While living on the road, Oppen began writing poems and publishing in local magazines. In 1929, and 1930 he and Mary spent some time in New York, where they met Louis Zukofsky, Charles Reznikoff, musician Tibor Serly, and designer Russel Wright, among others.
In 1929, George came into a small inheritance which meant that they had relative financial independence. In 1930 they moved to California and then to France, where, thanks to their financial input, they were able to establish To Publishers acting as printer/publishers with Zukofsky as editor. The short-lived publishing venture managed to publish works by William Carlos Williams and Ezra Pound. Oppen had begun working on poems for what was to be his first book, Discrete Series, a seminal work in early Objectivist history. Some of these appeared in the February 1931 Objectivist issue of Poetry and the subsequent An “Objectivist’s” Anthology published in 1932.
Oppen the Objectivist
In this situation, as in so many others, I remember with attentiveness the poetry and example of George Oppen, who wanted to look, to see what was out there, evaluate its damage and contradictions, to say scrupulously in a pared and intense language not what was easy or right or neat or consoling, but what he felt when all the platitudes and banalities were stripped away.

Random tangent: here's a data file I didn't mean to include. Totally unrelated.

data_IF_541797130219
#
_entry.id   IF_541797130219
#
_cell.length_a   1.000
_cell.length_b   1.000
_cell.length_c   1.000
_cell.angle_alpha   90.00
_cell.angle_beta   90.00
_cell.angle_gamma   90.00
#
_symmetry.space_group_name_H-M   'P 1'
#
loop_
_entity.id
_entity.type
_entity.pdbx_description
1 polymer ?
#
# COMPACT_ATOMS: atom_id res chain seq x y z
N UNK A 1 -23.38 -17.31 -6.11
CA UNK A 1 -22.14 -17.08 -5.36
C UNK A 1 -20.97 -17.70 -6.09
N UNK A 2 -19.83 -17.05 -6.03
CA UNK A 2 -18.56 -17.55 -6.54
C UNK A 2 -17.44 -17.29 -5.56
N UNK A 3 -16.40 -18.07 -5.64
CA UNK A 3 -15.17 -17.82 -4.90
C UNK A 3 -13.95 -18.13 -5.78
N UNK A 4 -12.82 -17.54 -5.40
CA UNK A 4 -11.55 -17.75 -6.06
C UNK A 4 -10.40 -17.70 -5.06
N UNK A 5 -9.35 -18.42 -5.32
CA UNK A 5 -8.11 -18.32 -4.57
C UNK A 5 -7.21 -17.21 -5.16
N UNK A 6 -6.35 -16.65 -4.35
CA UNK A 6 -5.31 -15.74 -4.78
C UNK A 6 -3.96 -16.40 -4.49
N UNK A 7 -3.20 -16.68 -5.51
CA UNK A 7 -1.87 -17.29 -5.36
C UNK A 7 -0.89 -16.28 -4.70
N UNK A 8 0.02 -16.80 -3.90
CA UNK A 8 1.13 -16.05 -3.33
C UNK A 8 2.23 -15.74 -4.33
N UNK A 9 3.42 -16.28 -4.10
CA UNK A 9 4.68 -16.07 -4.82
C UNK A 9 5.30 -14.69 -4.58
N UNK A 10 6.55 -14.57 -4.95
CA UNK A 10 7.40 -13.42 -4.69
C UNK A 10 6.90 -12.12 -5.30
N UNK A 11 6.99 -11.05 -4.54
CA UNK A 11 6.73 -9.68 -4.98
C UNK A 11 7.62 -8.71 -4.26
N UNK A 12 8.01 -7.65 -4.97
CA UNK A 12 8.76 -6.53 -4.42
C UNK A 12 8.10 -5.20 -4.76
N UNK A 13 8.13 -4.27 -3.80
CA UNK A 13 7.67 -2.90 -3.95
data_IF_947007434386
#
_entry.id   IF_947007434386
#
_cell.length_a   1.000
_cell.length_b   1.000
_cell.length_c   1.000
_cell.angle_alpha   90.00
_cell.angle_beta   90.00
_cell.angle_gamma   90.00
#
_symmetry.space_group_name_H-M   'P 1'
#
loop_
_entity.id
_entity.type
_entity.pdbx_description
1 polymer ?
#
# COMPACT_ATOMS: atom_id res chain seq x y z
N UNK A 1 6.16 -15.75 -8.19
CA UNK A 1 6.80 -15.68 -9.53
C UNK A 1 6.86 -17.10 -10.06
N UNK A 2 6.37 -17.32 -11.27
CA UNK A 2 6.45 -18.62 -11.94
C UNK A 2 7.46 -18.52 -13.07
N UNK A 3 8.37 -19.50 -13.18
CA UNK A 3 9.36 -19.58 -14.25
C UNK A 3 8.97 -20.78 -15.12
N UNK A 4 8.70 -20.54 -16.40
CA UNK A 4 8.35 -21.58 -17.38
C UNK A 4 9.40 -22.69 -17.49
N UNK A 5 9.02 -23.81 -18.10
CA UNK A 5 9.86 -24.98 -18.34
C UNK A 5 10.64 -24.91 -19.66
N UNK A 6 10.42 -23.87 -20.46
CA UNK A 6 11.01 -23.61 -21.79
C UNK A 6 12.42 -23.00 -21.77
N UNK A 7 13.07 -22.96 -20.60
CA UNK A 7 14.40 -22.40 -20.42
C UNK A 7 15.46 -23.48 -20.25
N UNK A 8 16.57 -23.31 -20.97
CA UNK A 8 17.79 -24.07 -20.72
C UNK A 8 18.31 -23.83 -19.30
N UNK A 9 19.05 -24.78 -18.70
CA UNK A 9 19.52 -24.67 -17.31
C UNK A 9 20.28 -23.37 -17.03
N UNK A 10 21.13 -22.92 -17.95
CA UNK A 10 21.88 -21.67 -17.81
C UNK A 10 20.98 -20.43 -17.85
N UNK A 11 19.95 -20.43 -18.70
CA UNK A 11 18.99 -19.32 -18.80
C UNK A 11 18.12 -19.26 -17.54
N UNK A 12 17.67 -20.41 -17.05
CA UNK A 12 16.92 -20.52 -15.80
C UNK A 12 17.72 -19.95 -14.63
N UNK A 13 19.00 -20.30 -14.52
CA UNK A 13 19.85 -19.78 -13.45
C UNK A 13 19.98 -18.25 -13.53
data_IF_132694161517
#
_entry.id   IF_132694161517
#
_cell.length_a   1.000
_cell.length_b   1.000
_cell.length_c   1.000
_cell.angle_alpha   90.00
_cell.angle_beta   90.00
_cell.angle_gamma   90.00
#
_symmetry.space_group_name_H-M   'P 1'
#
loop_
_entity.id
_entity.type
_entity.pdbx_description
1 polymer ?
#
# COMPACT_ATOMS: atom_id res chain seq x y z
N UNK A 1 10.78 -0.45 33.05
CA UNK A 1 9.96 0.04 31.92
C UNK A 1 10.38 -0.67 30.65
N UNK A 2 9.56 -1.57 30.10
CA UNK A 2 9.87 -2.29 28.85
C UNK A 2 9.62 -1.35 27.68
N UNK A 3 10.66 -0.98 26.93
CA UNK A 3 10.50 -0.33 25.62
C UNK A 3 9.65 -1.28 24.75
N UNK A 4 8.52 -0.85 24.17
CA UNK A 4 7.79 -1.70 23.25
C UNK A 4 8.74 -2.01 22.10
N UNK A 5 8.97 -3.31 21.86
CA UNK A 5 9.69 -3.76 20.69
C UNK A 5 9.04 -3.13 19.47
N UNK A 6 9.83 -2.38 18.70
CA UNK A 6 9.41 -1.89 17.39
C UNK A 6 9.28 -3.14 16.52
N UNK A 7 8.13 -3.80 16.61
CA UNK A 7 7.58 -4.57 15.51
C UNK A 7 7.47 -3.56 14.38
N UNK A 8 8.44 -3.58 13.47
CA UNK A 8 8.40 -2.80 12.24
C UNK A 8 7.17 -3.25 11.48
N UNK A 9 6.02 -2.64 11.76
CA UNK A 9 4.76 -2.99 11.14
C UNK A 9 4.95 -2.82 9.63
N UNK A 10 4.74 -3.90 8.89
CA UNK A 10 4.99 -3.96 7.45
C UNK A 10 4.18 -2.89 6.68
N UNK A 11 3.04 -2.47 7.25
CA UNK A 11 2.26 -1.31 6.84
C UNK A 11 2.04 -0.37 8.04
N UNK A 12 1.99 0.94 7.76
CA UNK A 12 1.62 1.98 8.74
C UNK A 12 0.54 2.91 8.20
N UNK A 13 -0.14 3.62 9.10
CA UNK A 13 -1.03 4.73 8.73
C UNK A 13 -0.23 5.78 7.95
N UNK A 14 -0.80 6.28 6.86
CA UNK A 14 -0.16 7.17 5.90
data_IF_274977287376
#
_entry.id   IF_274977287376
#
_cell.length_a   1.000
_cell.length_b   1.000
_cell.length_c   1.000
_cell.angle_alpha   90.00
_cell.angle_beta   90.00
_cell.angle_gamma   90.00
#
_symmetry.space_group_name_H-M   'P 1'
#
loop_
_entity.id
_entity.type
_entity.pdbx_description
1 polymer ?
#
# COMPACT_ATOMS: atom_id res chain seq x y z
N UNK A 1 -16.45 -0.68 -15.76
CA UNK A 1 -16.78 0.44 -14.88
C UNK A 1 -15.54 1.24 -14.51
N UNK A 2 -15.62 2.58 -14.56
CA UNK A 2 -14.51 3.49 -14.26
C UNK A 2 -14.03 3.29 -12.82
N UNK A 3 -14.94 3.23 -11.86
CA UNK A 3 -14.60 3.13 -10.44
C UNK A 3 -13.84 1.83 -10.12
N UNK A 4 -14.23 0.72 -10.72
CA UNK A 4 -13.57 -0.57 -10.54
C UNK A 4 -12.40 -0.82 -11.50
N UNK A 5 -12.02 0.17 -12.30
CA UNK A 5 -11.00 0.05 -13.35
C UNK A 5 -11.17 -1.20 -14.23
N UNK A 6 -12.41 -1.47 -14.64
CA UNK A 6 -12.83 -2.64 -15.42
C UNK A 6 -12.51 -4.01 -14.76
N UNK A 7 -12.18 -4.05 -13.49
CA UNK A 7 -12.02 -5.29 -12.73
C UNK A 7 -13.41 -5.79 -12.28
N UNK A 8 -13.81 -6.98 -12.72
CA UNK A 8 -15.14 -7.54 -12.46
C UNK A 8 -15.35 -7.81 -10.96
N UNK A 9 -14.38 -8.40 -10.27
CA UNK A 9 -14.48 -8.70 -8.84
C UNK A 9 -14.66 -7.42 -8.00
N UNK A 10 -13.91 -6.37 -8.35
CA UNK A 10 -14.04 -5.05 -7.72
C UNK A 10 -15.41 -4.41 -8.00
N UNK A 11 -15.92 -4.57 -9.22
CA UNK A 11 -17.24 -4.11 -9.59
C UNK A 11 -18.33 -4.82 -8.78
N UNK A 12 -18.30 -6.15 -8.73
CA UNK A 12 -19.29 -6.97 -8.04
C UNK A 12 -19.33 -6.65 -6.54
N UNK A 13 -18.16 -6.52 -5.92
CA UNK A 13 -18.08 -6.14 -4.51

Rachel Blau DuPlessis
In 1933, the Oppens returned to New York where, together with Williams, Zukofsky and Reznikoff, they set up the Objectivist Press. The press published books by Reznikoff and Williams, as well as Oppen’s Discrete Series, with a preface by Pound.
Politics and war
“…Oppen found value in the not said, in the incomplete phrase, in the bare noun. His silence was political in that it represented the inability of art to provide an adequate image of human suffering. His return to writing was political by representing the inability of communal forms to account for individual agency. The meaning of being numerous is the conversation we continue to have about a poet’s decision not to write.”
Faced with the effects of the depression and the rise of fascism, the Oppens were becoming increasingly involved in political action. Unable to bring himself to write verse propaganda, Oppen abandoned poetry and joined the Communist Party USA, serving as election campaign manager for Brooklyn in 1936, and helping organize the Utica New York Milk Strike. He and Mary were also active for relief and Oppen was tried and acquitted on a charge of felonious assault on the police.